What I remember most about Randy Moss is the ease with which he played football. This isn't meant to set up the ironic juxtaposition that so many modern commentators like – “If only life were as easy as football for this troubled man.” Of course, that statement fits Moss, but it's besides the point.
Moss was the most dominant player on every field he touched, and he did everything with such effortless grace. He covered yards where others covered feet. He leaped over defenders where others attempted to round them. The combination of speed and jumping ability gave Moss an illusory effect, like a plane flying across the sky. He was in perpetual slow motion moving at an otherworldly pace. And those hands; Moss rarely snatched at a ball or dove to make a catch. Instead, each pass settled into his palms in a way that contrasted the quarterback's gamble – throw it up for Moss. The call implied a level of desperation that was never there. Fans on the couch said it. My friends and I watching the 1998 NFC Championship game when we were eight and nine years old said it. Moss's coaches likely said it. His teammates surely did. Throw it up for Moss. Put it in his vicinity, and he will come down with the ball.
However, one image of Moss rises above the rest. When Marshall University or the Minnesota Vikings choose to immortalize Randy with a statue, his head should look straight ahead while his right arm is raised at a 90-degree angle.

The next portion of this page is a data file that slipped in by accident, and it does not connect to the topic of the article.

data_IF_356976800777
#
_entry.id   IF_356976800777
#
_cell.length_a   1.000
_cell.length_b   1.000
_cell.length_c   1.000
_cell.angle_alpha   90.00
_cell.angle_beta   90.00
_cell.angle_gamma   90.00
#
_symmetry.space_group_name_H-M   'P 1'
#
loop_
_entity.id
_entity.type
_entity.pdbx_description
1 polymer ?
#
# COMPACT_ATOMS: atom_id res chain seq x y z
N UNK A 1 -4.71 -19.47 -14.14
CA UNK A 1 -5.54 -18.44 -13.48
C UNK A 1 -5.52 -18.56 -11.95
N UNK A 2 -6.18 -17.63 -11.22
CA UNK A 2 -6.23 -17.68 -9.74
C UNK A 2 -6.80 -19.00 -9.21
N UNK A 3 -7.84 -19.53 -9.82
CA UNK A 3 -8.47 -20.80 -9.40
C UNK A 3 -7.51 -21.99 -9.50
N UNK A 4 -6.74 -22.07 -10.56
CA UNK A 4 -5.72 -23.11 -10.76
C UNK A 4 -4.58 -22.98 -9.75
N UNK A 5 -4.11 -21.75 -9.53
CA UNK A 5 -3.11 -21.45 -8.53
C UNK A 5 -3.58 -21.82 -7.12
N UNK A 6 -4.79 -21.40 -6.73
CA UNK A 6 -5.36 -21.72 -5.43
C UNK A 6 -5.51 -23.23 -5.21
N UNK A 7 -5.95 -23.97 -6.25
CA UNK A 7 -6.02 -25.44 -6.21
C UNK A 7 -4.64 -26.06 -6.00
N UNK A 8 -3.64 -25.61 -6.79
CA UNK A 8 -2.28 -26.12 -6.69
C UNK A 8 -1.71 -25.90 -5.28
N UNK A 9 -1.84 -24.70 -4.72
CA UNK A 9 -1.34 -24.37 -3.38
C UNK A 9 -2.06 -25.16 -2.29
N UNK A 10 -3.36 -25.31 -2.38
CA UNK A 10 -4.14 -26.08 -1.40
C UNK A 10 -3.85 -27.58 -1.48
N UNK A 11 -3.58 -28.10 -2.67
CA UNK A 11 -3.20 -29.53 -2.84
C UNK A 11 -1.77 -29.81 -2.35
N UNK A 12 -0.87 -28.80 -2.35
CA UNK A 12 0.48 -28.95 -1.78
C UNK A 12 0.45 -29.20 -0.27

During ESPN's latest 30 for 30 “Rand University,” the sight of Moss flicking up his hand in a high school game gave me chills. It looked as simple as it was in the pros. The only difference was the absurdly large set of shoulder pads Moss wore. But the play – the hand, the deep ball, the catch – is timeless.
With Michael Kenneth Williams narrating, it was hard to not think of Omar, whom Williams portrayed in “The Wire,” swinging his shotgun in a dark alley, whistling “The Farmer in the Dell.” The hand raise was Moss's shotgun. The gasps of anticipation from the overflowing crowd were his soundtrack. Nothing, not the high-flying catches, nor the full-field sprints made in six strides, epitomized the simplicity of Moss, the ease of his dominance and the terror it inspired, quite like that right hand in the air.
The film's appeal to nostalgia, though, hinders Rand University's effectiveness. The viewer wants to see Moss at his best, while director Marquis Daisy wants to explain him at his worst.
To do that, Daisy must introduce Rand, West Virginia, one of two central figures in the film along with Moss himself. The quote that made the rounds on Twitter Tuesday night came from Sam Singleton Jr., a former teammate of Moss, who explains that friend Bobbie Howard was a straight-edged youth — “He didn't drink, smoke weed or go out with white girls.”
Singleton's casual tone tells you much of what you need to know about the setting. Alcohol, drugs and breaches of the color barrier were taboo.
“All three years I got into a racial fight,” Moss says of his time at DuPont High School. His last one sent him to prison instead of Notre Dame.
Perhaps that best describes Moss's path. It was always going to be one or the other for the football star.
“You got a fork in the road,” Moss says early in the film, “You goin' left or you goin' right, where I decided to go right, but I was about to go left.”